This is a silent home video of Singapore street scenes which was filmed in 1960 by Mr John Christianse before he returned to the Netherlands. It features a list of local landmarks that can still be seen today though some of them have since been demolished.
Urban renewal was one of the main priorities in post-independence Singapore. To meet the new nation’s housing, infrastructure and economic needs, a Master Plan was formulated in 1958, and a Concept Plan in 1971, to ensure optimal use of Singapore’s limited land resources. As a result colonial buildings, shop houses, private residences, and villages made way for public housing flats, factories and expressways.
Fortunately, preservation and conservation programmes have been put in place to ensure that historically significant buildings and areas are protected. The enactment of the Preservation of Monuments Act and the formation of the Preservation of Monuments Board (now known as the Preservation of Sites & Monuments) in January 1971 has since identified and preserved 70 national monuments. The Urban Redevelopment Authority (URA), Singapore’s land use planning and conservation authority, was set up in 1974. In 1986, URA unveiled its Conservation Master Plan for the city’s historic areas. To date, URA has conserved over 7,000 buildings in more than 100 areas.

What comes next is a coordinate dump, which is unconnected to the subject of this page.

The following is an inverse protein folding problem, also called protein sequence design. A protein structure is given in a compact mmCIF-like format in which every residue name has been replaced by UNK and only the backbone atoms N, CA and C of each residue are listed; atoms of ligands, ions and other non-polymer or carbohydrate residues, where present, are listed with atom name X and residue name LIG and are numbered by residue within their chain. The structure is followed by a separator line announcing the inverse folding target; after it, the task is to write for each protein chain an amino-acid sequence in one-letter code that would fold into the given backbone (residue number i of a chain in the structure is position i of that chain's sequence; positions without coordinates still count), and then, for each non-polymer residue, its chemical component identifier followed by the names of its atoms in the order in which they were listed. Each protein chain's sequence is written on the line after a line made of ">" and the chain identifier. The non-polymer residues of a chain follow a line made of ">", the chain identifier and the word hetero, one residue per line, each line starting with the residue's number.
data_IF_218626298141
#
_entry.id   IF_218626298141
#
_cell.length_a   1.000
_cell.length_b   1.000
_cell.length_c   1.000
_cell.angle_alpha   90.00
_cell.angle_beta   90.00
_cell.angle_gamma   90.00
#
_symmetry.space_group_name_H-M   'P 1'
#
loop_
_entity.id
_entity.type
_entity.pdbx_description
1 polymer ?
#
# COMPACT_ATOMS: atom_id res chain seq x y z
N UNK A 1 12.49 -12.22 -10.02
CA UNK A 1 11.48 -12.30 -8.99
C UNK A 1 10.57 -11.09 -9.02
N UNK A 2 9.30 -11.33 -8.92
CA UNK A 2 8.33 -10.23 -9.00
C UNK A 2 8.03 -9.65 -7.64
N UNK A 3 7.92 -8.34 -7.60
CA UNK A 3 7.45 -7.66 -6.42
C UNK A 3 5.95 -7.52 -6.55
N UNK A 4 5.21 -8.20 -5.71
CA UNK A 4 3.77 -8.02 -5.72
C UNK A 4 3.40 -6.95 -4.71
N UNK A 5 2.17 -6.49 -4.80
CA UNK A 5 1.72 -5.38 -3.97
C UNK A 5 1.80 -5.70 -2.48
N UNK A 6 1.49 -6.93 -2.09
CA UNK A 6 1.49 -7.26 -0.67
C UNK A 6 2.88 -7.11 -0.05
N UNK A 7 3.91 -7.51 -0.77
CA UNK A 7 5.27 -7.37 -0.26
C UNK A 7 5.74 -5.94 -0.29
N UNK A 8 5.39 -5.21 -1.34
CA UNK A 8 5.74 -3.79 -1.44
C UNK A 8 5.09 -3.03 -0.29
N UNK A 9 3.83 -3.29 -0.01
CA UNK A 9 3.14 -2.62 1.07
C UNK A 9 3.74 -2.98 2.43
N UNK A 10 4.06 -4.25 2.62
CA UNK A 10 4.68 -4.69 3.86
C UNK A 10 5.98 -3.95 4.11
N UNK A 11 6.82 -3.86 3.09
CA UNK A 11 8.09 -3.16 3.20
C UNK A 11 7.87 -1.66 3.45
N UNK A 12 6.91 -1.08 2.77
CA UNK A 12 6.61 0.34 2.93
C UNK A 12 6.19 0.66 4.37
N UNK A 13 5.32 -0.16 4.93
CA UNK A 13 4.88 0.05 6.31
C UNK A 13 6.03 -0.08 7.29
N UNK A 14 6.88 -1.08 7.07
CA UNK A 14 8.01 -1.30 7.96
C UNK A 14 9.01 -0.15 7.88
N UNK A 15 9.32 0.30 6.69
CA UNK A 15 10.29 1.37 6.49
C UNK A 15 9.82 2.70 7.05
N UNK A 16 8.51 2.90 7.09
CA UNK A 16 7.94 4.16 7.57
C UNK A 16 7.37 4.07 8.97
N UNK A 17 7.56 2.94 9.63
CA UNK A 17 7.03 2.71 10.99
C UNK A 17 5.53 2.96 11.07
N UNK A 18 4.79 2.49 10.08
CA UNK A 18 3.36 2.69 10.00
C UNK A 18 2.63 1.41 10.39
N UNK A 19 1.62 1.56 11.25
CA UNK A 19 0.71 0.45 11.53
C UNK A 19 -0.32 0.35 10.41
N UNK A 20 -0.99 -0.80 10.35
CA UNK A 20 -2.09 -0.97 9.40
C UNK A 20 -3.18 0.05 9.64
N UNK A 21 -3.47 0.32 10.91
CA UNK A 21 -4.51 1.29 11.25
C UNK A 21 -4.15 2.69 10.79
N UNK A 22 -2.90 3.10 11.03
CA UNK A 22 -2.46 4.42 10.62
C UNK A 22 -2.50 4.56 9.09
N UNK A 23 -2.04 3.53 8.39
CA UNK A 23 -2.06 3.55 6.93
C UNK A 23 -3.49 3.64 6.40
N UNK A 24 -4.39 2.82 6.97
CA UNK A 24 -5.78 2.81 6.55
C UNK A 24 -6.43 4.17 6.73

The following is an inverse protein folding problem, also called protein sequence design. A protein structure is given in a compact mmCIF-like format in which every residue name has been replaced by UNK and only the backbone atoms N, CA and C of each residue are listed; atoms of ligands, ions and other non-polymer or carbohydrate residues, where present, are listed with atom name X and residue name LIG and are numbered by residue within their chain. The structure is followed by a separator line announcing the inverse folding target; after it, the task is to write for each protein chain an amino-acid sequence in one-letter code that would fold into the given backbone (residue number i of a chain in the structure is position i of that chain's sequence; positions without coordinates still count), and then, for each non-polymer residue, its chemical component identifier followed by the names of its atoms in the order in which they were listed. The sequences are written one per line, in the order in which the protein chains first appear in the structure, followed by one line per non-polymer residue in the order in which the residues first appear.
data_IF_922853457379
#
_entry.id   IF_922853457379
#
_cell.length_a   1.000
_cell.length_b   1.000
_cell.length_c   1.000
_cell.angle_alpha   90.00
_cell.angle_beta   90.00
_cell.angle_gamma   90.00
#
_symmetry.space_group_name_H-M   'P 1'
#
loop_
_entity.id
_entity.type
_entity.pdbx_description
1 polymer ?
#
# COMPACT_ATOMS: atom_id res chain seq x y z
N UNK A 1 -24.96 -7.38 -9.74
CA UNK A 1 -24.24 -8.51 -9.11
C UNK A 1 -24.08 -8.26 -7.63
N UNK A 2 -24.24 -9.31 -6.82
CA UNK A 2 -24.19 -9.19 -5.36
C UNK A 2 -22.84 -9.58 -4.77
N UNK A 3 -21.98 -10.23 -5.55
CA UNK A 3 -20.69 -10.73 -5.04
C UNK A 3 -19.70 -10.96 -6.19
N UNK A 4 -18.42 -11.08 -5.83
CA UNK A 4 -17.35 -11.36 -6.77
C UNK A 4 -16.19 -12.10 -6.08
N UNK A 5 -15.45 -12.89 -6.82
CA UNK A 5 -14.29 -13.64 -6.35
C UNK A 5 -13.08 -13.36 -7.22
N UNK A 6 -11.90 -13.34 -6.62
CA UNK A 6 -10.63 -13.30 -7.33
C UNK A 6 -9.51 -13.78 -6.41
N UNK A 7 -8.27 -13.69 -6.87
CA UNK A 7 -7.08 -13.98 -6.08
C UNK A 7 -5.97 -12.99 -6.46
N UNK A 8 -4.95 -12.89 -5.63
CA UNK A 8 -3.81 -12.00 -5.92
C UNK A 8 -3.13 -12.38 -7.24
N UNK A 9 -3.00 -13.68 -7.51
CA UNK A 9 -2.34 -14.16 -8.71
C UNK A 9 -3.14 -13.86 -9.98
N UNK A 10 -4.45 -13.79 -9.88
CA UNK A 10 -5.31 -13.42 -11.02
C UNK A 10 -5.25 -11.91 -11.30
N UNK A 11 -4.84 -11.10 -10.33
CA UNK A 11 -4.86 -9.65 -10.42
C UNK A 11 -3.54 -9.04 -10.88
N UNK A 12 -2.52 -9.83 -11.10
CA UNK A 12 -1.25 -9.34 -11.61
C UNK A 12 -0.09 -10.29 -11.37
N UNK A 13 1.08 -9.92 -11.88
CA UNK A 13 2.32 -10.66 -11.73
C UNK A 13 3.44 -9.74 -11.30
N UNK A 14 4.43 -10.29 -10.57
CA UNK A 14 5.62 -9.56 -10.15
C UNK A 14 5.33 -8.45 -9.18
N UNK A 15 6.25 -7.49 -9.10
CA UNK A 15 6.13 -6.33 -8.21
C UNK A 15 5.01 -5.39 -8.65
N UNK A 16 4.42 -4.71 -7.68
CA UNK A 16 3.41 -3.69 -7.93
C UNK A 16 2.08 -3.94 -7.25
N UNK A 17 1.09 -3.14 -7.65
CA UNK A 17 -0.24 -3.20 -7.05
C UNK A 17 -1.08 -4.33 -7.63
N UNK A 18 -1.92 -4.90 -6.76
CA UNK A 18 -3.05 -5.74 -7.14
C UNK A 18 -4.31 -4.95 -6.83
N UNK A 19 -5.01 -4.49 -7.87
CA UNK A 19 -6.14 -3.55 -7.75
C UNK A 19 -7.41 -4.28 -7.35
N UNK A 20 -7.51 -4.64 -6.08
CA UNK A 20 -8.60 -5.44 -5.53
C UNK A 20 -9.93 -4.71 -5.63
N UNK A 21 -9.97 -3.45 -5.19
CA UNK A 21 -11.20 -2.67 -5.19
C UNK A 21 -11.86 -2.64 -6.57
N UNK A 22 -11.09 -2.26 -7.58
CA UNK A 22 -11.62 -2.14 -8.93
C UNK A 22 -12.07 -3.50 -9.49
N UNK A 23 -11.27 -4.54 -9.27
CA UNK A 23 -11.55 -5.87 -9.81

To celebrate Singapore’s 50 years of independence and further commemorate some of these iconic historical sites, the Jubilee Walk will be launched on 29 November 2015. This eight-kilometre trail will start from the National Museum of Singapore and end at the Marina Barrage.
To watch the silent home video and view more details of the record, click here.
Posted on 27 November 2015